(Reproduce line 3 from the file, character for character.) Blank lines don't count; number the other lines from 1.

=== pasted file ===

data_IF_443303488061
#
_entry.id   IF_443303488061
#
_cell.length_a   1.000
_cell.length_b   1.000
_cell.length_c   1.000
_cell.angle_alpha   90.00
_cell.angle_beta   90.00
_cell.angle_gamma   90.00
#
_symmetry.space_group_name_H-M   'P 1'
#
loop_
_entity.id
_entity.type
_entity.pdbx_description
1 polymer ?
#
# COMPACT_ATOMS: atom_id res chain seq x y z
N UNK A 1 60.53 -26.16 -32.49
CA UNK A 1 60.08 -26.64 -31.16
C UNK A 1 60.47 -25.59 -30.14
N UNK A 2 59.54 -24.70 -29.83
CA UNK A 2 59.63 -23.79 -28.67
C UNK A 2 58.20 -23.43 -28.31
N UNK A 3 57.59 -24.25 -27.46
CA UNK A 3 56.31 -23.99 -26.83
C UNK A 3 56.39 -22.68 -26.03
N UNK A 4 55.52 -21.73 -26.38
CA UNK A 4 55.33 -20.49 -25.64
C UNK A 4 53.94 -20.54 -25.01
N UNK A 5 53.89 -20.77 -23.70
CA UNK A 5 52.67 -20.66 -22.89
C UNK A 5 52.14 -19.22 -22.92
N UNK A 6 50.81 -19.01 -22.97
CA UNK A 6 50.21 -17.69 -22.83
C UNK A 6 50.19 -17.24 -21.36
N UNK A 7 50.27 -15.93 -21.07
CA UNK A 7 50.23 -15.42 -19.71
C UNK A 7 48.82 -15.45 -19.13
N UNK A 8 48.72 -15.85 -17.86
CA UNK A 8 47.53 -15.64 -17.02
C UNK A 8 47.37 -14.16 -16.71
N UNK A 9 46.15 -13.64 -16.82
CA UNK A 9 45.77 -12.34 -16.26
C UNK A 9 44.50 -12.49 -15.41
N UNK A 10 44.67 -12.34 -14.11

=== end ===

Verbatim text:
_entry.id   IF_443303488061